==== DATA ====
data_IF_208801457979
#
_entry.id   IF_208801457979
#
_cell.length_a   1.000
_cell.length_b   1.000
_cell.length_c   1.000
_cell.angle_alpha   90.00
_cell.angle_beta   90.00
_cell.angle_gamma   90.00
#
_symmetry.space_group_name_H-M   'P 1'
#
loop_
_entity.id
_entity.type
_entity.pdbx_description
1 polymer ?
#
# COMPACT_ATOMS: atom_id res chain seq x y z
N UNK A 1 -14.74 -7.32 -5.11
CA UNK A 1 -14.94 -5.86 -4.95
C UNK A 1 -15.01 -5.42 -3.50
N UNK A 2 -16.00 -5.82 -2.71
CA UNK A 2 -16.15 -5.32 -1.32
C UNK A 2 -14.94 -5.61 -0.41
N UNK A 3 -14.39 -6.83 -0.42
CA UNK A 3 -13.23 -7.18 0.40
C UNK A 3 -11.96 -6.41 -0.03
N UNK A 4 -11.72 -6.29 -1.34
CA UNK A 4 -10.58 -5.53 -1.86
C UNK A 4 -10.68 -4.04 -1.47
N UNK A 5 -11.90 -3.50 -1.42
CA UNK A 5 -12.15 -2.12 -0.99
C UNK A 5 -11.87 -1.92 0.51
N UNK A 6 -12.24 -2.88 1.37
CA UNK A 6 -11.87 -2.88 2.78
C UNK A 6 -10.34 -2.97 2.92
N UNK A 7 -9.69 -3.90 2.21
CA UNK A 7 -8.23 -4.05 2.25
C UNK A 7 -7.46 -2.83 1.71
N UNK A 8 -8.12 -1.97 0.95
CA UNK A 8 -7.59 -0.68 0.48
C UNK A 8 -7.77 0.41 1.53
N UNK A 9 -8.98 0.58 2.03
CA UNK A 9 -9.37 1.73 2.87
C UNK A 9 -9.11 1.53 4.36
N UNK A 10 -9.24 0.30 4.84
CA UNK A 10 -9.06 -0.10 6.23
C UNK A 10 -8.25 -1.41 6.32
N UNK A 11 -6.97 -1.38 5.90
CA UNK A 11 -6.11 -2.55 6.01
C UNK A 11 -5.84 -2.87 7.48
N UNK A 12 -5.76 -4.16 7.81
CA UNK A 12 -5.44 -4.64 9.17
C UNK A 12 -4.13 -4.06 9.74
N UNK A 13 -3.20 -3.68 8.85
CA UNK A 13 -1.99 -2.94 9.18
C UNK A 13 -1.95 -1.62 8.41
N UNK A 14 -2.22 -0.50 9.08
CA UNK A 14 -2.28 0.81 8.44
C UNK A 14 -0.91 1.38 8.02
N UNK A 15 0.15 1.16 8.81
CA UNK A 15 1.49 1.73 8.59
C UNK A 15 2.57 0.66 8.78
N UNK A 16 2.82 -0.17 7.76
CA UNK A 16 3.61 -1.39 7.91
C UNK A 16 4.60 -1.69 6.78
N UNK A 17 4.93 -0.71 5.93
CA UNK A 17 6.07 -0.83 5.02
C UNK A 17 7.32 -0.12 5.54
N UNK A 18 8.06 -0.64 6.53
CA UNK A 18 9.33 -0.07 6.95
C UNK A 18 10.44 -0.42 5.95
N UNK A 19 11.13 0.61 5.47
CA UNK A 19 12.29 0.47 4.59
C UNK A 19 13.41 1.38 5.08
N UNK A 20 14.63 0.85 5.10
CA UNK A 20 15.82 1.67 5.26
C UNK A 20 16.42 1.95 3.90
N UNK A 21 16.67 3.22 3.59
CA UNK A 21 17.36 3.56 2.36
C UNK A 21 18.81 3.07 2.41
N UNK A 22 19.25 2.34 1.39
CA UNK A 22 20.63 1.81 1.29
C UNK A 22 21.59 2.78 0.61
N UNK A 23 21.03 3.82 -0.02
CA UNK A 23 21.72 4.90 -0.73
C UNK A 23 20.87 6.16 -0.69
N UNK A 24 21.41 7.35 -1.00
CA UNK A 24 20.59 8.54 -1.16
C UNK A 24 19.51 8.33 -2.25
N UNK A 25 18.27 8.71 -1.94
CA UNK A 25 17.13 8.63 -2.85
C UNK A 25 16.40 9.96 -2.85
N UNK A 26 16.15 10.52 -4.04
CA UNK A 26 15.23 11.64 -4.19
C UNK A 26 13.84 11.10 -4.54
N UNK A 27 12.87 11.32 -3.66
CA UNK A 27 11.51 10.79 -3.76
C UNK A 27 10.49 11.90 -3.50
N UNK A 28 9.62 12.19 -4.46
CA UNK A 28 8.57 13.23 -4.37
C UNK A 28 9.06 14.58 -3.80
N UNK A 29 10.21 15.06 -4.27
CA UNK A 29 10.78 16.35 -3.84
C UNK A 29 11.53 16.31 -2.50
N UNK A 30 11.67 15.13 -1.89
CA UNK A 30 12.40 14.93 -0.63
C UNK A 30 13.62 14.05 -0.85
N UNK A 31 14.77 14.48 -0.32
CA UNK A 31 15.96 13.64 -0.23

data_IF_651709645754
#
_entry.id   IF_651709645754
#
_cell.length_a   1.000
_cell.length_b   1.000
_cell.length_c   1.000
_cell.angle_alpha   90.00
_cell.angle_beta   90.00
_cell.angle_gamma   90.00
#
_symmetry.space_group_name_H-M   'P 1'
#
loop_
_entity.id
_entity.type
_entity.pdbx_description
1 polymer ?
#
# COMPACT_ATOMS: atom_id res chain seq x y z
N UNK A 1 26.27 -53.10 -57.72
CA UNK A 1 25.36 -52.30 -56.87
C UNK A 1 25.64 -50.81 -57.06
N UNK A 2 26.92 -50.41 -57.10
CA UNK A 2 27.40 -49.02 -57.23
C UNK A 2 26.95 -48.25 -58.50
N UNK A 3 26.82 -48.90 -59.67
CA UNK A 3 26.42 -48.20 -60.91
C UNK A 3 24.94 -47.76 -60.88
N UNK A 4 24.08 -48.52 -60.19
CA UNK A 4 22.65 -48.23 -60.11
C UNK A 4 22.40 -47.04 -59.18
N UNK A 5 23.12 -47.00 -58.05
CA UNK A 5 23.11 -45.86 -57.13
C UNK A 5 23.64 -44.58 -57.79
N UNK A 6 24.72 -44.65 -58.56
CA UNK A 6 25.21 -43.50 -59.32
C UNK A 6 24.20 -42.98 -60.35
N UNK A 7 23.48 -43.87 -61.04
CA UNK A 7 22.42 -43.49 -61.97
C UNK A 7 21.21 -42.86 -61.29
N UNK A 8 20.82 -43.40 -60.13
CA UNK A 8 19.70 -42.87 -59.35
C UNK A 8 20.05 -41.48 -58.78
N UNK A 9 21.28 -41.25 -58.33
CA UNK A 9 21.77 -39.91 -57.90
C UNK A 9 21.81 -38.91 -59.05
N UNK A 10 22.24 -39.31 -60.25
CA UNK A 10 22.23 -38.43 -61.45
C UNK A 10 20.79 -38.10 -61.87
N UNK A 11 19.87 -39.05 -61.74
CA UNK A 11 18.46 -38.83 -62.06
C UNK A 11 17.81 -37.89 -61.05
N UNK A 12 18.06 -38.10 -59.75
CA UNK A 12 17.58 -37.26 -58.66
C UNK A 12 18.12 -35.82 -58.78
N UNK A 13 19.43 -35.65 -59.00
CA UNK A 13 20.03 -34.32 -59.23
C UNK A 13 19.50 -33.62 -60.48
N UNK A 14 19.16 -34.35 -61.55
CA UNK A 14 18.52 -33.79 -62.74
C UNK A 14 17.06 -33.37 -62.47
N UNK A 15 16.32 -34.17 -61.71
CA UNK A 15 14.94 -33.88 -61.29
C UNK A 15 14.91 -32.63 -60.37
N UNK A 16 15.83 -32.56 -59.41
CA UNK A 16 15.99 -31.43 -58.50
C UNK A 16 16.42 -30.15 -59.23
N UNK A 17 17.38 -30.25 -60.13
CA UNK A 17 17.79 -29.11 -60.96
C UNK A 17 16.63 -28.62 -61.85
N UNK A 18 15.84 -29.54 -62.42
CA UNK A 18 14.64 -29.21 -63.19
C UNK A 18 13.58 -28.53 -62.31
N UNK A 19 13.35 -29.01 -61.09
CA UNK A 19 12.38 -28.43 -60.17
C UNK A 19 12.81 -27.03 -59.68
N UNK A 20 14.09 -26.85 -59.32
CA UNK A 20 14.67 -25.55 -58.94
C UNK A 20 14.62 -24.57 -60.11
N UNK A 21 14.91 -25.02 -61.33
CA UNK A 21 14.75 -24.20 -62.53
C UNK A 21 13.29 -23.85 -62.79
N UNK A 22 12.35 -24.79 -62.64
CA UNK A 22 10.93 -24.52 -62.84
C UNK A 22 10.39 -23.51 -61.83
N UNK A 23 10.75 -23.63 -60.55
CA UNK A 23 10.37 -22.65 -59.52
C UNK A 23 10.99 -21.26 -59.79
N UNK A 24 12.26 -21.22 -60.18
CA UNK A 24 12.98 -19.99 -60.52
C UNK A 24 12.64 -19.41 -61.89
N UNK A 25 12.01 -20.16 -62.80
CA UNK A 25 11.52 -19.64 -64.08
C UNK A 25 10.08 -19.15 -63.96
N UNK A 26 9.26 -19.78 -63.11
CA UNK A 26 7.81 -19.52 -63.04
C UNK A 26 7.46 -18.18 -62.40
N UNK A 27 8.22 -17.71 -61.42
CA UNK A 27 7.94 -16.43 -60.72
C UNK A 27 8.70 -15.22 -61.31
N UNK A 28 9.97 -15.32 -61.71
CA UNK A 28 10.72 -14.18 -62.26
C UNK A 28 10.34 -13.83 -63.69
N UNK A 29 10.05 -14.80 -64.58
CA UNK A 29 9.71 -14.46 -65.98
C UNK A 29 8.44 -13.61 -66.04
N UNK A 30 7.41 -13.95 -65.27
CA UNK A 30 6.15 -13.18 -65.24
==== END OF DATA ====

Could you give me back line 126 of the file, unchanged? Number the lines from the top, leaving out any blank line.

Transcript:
loop_